This article is part one of a three-part series covering the development and landscape of the online return cycle, the negative environmental and consumer impacts of the system, and how you can make smarter purchasing decisions to break the cycle.
When you return an item, do you know where it goes? More often than you’d think, it doesn’t end up back on the shelf. From discount liquidation warehouses to landfills, many returned items can no longer be sold as new products, and the current cycle isn’t sustainable for shoppers or our planet.
America’s skyrocketing return culture is far-reaching—negatively impacting the environment, the cost of products for the consumer, and the overall quality of products in the market. Around 10% of retail goods are returned annually—sometimes twice as many for online retailers—and this number is only increasing each year. Despite the growing public consciousness around sustainability, many shoppers don’t consider what happens to a product once they decide to return it.
According to the National Retail Federation, consumers returned approximately $428 billion worth of merchandise in 2020 and $761 billion in 2021, jumping from a 10% to 16% overall return rate. Online returns have become so convenient that shoppers often don’t realize the sheer quantity of waste created by the cycle, assuming their returned items are being re-sold to other consumers and failing to consider the additional impacts of these returns—both environmentally and financially.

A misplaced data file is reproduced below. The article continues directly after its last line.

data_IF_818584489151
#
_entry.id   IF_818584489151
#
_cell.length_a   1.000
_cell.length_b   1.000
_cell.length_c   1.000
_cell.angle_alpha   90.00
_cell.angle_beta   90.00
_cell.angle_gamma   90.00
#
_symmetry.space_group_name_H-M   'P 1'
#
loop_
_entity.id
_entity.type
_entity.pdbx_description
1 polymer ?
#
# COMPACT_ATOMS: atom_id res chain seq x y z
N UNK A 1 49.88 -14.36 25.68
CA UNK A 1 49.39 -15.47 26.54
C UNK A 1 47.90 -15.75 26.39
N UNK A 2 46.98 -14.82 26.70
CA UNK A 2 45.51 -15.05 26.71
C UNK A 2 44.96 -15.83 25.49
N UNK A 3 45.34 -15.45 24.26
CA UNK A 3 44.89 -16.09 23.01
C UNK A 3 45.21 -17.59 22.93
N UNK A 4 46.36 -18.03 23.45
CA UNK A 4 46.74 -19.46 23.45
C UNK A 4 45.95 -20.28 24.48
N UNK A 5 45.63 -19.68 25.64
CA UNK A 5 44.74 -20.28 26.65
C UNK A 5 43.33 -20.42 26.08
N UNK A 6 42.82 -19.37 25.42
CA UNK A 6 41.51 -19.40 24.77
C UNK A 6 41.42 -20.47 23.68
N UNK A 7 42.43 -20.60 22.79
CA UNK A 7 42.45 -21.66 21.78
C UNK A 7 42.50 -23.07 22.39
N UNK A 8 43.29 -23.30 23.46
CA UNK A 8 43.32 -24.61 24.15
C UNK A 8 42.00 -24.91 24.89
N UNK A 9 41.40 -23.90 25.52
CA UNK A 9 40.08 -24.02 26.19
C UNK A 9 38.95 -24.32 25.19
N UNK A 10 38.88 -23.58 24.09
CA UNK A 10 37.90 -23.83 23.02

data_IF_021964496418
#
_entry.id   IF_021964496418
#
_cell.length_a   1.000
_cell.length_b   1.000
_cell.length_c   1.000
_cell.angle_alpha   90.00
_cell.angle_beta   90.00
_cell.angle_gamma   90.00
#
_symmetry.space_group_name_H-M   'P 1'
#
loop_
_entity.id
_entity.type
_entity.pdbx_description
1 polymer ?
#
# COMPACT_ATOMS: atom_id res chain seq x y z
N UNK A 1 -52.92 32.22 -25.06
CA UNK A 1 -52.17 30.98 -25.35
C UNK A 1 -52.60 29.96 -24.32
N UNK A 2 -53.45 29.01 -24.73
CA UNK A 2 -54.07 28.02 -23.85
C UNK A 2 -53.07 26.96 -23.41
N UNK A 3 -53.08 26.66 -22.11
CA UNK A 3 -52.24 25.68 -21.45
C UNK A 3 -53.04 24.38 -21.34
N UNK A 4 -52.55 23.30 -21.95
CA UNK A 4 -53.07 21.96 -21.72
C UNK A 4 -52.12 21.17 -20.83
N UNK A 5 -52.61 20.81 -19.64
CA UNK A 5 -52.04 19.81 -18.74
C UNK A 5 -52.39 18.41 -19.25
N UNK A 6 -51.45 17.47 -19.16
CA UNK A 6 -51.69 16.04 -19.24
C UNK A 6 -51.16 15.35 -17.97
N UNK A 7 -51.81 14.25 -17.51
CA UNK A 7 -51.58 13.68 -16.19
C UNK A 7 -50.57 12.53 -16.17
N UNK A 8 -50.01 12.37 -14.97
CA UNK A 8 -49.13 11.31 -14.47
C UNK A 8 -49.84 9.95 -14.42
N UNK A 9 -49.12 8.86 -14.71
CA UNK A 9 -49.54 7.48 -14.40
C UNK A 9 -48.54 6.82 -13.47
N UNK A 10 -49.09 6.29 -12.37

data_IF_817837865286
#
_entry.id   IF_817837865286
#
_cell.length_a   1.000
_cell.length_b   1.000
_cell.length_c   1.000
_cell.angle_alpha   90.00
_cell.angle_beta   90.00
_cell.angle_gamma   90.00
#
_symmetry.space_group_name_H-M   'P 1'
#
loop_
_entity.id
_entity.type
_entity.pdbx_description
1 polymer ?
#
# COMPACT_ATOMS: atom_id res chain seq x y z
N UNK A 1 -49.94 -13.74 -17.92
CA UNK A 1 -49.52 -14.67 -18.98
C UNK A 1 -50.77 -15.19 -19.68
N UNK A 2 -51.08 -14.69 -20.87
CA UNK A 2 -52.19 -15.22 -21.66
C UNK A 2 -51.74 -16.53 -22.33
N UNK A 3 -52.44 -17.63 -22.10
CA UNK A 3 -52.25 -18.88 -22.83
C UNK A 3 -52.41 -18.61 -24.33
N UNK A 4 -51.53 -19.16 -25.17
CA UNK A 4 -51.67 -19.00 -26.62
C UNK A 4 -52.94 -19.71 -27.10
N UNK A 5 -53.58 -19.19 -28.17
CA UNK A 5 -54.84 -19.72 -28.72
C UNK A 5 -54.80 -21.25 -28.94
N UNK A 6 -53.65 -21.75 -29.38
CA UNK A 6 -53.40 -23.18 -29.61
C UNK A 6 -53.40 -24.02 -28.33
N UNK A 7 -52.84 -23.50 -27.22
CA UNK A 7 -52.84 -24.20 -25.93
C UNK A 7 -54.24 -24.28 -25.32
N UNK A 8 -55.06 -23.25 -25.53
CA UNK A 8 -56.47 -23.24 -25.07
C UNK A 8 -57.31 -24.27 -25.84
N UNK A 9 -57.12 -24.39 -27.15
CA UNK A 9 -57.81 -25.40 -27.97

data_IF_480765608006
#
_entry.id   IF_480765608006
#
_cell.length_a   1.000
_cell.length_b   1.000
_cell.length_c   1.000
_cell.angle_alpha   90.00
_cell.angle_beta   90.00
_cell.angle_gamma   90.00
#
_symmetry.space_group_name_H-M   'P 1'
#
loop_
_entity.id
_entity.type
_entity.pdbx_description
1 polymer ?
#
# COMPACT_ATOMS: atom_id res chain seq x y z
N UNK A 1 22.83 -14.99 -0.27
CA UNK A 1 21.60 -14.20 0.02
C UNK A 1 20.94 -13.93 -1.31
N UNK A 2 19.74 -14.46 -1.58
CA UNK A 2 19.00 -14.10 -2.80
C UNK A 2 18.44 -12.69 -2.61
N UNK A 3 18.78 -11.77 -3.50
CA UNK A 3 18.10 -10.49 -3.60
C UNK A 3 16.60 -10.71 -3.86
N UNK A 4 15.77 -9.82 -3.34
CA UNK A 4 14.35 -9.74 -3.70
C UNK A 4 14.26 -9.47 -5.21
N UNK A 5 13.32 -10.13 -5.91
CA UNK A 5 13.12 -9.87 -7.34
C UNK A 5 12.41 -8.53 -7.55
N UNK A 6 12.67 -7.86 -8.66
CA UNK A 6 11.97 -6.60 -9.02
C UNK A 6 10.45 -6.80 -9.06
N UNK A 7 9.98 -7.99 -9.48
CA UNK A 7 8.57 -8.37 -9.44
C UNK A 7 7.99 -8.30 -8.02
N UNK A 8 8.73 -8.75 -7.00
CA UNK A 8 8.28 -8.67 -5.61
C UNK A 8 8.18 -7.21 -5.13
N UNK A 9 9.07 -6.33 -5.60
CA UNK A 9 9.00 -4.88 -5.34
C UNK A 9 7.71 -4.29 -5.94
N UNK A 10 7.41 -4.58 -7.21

The psychology and behavior around returning goods hasn’t always been this way, so how did we get here? What began as a means for companies to instill confidence in their products has flipped to an inherent shift in the decision-making process in which shoppers engage for every purchase. To fully grasp the unintended consequences of this shift and learn how to break these patterns, we must explore how this system evolved.
The Development of Unsustainable Returns
The contemporary return policies that we’re familiar with were born out of a marketing tactic popularized in early-20th-century Sears mail-order catalogs. Merchants began implementing “satisfaction guarantees” to encourage customers to buy more by reducing their risk and allowing returns or “money-back guarantees.” Though return numbers remained steady for decades, by the late 1990s and early 2000s, rates began to climb rapidly.
With the popularization of the internet, online retailers like Zappos and Amazon pushed return expectations even further by encouraging customers to order multiple styles and sizes and making returns free and easy. Many of us grew up hearing the phrase, “there’s no such thing as a free lunch,” and in the world of eCommerce, “free” returns show just how true that sentiment is.
As the online retail market becomes the preferred shopping option and more comparable offers enter the market, companies have to stay competitive with the consumer expectation for free returns and aggressive pricing. However, the extra cost a retailer incurs for a “free” return is merely incorporated into the original consumer price of the product, and as returns increase, so does the individual price of an item.